It was also not possible to give a student access to any university services without them being enrolled on a course of some kind. We therefore selected the smallest such course – the module – and decided to develop a module that would give students access to the coaching and self-assessment elements of the PC3 framework and support them in making their curriculum choices. Since modules had to be owned by Faculties, we validated the module initially within the Carnegie Faculty as part of the Leadership Pathways programme, with the intention of creating a module that could be adapted to each Faculty’s needs. Here is the module specification for the module. This was undoubtedly a compromise from our aim of a centralized programme but it allowed us to progress the concept within the uncertain context of change within the institution.


The module approach allowed us to introduce coaching for curriculum personalization into a programme in a way that could be costed and administered, but it also introduced some changes from the original plan. The coaching became “front-loaded” rather than being available to students throughout their study. The curriculum choice also had to be made “up front”.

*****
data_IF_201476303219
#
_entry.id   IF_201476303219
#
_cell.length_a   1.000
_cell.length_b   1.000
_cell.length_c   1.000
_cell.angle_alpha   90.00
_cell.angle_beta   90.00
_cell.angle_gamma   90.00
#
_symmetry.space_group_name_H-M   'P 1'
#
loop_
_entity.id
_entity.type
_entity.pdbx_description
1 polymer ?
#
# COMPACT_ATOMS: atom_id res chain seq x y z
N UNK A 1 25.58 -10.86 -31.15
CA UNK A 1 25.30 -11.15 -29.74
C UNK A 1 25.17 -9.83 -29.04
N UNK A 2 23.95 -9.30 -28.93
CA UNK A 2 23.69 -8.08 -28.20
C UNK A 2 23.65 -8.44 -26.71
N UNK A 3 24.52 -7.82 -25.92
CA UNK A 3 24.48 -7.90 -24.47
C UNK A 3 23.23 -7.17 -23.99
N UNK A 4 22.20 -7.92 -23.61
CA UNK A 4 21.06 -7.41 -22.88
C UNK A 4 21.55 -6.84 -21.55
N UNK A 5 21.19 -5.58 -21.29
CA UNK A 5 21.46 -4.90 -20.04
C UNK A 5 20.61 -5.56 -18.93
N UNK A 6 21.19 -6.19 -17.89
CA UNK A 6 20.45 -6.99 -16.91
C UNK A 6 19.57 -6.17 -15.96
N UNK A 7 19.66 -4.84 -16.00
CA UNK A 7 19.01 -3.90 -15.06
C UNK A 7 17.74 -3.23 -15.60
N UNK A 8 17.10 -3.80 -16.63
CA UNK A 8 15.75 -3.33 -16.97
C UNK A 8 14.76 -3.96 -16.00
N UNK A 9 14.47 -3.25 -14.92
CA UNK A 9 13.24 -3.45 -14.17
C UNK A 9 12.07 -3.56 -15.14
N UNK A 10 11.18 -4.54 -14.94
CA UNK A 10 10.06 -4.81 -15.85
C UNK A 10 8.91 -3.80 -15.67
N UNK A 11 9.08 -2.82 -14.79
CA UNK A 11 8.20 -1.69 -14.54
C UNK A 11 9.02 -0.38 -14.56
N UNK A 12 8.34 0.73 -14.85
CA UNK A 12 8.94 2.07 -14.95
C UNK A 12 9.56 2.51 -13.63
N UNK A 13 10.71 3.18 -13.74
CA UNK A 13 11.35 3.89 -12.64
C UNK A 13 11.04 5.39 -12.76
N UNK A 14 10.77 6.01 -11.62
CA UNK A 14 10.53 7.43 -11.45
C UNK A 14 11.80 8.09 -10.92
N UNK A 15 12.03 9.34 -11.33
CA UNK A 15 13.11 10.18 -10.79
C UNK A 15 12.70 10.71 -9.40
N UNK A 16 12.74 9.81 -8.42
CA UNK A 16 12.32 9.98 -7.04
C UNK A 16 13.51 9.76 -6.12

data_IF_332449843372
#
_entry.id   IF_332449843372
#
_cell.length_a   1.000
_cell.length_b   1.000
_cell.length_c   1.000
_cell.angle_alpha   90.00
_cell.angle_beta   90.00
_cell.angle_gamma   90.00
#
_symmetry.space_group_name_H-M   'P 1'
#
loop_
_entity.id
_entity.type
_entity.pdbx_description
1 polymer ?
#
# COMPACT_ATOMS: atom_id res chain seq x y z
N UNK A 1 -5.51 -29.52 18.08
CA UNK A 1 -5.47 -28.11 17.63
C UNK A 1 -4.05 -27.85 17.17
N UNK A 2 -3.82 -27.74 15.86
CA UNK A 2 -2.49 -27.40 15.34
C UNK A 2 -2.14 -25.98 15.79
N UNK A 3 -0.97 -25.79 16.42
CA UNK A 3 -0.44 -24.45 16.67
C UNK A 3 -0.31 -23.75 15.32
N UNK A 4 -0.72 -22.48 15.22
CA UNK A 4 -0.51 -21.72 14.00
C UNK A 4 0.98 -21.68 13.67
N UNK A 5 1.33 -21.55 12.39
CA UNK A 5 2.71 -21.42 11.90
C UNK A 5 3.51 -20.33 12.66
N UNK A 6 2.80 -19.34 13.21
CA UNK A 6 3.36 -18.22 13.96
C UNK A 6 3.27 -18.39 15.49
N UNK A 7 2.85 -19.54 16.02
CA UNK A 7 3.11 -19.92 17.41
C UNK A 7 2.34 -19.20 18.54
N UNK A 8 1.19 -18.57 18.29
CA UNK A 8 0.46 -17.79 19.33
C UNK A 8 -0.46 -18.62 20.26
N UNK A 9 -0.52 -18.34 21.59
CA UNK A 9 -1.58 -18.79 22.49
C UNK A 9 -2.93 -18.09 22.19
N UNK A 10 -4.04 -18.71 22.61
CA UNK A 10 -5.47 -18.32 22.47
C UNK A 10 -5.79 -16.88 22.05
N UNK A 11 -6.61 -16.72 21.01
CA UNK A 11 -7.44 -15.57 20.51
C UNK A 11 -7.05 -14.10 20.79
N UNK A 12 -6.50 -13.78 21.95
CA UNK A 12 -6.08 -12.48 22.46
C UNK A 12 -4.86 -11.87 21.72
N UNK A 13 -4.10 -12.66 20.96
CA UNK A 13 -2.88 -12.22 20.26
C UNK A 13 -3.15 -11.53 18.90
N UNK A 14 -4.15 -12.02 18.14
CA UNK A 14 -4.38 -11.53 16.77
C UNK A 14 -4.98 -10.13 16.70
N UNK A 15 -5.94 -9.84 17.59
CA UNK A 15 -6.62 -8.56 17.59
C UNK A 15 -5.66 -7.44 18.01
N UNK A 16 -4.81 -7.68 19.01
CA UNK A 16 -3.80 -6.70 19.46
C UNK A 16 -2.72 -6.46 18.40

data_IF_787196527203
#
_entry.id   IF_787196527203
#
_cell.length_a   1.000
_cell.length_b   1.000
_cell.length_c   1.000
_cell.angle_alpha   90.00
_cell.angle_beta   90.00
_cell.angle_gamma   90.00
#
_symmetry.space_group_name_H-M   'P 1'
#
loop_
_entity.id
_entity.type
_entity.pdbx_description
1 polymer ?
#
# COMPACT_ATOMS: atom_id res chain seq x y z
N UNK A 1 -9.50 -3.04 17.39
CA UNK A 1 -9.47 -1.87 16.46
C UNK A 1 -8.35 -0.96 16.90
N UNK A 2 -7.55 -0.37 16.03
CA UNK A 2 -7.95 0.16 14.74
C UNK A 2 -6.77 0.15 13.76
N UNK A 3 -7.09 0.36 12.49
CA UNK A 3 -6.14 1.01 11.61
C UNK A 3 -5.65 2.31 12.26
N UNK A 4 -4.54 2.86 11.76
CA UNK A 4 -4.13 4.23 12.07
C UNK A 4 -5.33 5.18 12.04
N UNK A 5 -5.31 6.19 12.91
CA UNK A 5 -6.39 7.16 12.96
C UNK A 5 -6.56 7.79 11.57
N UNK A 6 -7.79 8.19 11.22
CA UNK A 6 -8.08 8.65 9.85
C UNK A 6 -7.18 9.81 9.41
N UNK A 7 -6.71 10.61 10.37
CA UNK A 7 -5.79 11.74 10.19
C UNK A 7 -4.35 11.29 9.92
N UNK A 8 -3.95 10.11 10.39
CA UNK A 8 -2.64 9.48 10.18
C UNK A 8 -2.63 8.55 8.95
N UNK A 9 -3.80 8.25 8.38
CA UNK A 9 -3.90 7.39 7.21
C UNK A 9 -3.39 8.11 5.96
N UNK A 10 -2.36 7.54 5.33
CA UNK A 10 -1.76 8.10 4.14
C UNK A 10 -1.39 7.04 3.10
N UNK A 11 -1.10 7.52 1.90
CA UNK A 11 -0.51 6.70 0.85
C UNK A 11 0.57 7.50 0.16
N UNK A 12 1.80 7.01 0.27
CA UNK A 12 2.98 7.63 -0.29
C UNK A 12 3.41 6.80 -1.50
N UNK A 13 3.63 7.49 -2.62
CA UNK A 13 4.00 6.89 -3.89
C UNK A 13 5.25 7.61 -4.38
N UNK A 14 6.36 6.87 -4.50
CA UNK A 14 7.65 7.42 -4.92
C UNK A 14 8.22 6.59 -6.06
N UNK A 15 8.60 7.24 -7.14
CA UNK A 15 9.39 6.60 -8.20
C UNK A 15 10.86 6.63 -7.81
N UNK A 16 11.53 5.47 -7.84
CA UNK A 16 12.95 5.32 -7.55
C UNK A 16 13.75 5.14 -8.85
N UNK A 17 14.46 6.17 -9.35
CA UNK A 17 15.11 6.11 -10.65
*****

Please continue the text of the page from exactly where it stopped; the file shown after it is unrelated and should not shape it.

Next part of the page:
What we did

The PLC module was designed as an M level, 20-credit module, based around reusable learning objects, on coaching, self-assessment, curriculum choice and personal development planning, supported by regular one-to-one coaching. Here is the final module guide. The assessment was designed for two purposes: for the student to identify their learning needs and propose a curriculum to meet them, and for the student to reflect upon the process, the technology platform and their coaching experience. The former was to provide the student with a plan on which to select their curriculum choices (40% of the Leadership pathway could be personalized), the latter to give us evaluation data from this pilot scheme. Here are the marking scheme and feedback sheet for the assignment.